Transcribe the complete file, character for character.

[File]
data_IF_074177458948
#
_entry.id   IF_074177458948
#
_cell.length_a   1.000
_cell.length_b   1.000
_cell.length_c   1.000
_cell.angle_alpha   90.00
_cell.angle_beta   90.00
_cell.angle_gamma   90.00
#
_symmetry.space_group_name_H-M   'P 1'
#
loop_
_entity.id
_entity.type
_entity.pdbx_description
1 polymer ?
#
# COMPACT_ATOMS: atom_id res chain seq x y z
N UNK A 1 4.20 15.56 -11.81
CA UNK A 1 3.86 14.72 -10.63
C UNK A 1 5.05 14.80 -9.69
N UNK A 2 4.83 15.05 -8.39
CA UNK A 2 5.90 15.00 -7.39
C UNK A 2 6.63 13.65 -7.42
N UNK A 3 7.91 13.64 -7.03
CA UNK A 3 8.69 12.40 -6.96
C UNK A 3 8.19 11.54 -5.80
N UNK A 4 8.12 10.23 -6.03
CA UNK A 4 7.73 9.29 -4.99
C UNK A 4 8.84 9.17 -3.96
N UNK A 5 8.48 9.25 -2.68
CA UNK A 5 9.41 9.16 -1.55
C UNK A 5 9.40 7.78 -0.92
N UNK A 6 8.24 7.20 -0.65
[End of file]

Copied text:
data_IF_074177458948
#
_entry.id   IF_074177458948
#
_cell.length_a   1.000
_cell.length_b   1.000
_cell.length_c   1.000
_cell.angle_alpha   90.00
_cell.angle_beta   90.00
_cell.angle_gamma   90.00
#
_symmetry.space_group_name_H-M   'P 1'
#
loop_
_entity.id
_entity.type
_entity.pdbx_description
1 polymer ?
#
# COMPACT_ATOMS: atom_id res chain seq x y z
N UNK A 1 4.20 15.56 -11.81
CA UNK A 1 3.86 14.72 -10.63
C UNK A 1 5.05 14.80 -9.69
N UNK A 2 4.83 15.05 -8.39
CA UNK A 2 5.90 15.00 -7.39
C UNK A 2 6.63 13.65 -7.42
N UNK A 3 7.91 13.64 -7.03
CA UNK A 3 8.69 12.40 -6.96
C UNK A 3 8.19 11.54 -5.80
N UNK A 4 8.12 10.23 -6.03
CA UNK A 4 7.73 9.29 -4.99
C UNK A 4 8.84 9.17 -3.96
N UNK A 5 8.48 9.25 -2.68
CA UNK A 5 9.41 9.16 -1.55
C UNK A 5 9.40 7.78 -0.92
N UNK A 6 8.24 7.20 -0.65